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Despite securing $25 million with help from House Speaker Nancy Pelosi, D-Calif., the John F. Kennedy Center for the Performing Arts has announced that it will fire the 96-members National Symphony Orchestra (NSO).
How ironic that Nervous Nancy told CNN on Sunday that “as the president fiddles, people are dying.” She, of course, fiddled like Itzhak Perlman last week, when her 1,404-page, far-left ultimatum derailed a bipartisan Senate bill within hours of passage on Sunday, March 22.
Pelosi’s virtuoso performance tied up Congress from Monday through Friday, as senators and House members wrestled over her ransom demands, not least $35 million for the Kennedy Center. Pelosi insisted that the House would block relief for Americans enduring the COVID-19 national emergency unless it included cash for the Kennedy Center.
Despite public outrage over this irrelevant extravagance, Republicans broke the impasse and gave the Kennedy Center $25 million. After Pelosi’s other conditions were met, the Senate passed the legislation 96-0, the House assented by voice vote, and President Trump signed.
Now, with their coffers replenished, the Kennedy Center’s C-suite has waved something at their loyal, hardworking symphonic musicians, and it’s not a conductor’s baton. And they’re waving it at America’s taxpayers, too.
Just when the president and Congress are begging employers to pay their staffers and enacting laws to help them do so, lest mass unemployment drown the U.S. economy, the Kennedy Center cut off these unionized musicians’ paychecks, effective next Friday. It also will boot them off their health insurance in May, if concerts do not resume by then. For this act of cultural vandalism to be perpetrated not by some stereotypically avaricious corporation but by a reputedly caring, sensitive, enlightened nonprofit institution seems almost to have been scripted by Ann Coulter and Rush Limbaugh.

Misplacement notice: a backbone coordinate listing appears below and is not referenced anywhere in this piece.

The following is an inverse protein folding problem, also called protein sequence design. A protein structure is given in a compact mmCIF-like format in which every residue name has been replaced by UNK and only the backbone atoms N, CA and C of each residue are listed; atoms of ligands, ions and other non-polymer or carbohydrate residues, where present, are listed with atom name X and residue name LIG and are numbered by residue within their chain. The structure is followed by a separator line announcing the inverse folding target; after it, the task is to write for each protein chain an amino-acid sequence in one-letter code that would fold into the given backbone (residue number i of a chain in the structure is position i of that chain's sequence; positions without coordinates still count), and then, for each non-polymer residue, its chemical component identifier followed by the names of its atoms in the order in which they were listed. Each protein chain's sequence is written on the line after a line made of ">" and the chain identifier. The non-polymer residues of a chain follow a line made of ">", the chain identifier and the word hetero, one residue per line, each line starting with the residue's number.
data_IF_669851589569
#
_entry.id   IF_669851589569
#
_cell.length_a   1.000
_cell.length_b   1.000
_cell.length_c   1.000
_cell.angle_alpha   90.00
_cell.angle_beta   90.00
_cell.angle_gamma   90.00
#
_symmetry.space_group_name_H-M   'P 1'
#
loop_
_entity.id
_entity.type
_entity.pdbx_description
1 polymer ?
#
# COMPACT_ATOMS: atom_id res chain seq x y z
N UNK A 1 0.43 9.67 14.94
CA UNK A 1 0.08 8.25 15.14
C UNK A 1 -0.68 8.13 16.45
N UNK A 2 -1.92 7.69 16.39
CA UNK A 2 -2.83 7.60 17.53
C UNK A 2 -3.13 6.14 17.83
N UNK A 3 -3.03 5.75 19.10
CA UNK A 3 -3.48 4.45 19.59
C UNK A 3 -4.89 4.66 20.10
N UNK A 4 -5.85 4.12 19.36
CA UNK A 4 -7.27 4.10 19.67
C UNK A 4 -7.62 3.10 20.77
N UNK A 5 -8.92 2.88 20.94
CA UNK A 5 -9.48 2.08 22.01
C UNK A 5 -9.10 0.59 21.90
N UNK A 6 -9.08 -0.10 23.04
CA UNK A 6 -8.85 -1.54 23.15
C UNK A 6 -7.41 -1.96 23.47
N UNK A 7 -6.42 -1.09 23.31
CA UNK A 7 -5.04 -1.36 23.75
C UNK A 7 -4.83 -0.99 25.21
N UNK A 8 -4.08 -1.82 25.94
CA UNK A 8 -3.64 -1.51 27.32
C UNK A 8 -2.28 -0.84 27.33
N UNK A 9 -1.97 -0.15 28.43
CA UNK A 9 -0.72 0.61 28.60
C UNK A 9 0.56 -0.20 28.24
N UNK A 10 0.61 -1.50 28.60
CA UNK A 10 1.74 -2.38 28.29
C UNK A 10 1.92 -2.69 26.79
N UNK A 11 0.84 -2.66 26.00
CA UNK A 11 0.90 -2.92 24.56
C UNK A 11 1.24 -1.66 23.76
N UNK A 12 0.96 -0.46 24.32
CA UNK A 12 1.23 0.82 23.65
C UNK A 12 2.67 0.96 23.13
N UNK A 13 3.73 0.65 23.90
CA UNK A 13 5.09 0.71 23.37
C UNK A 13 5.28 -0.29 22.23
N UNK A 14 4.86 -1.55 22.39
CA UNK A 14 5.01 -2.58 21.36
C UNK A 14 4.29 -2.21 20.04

Kennedy Center President Deborah Rutter’s cruelty would be easier to understand if her outfit survived on bake sales and an annual casino night. In fact, as veteran Washington Times columnist Ralph Hallow reports, the Kennedy Center’s recent $25 million taxpayer gift is just the coda accompanying its ample financial concerto. It sits on a $100 million endowment and total assets of $575 million.
The average NSO musician earns $1,007 per week. That totals $52,400 annually. NSO’s weekly payroll is $400,000. So, Rutter could spend $2.4 million to pay these players for six weeks and still have 90 percent of the taxpayer dollars that just landed on her desk.
Rutter also could have asked the musicians to take a pay cut, until things return to normal. This approach appealed to Ed Malaga, president of American Federation of Musicians Local 161-710. He stated, “The musicians had expressed their willingness to discuss ways to accommodate the Kennedy Center during this challenging time.”
By coincidence, President Trump last week named 10 members to the Kennedy Center’s board of trustees, including Academy Award-winning actor Jon Voight and former Arkansas Gov. Mike Huckabee.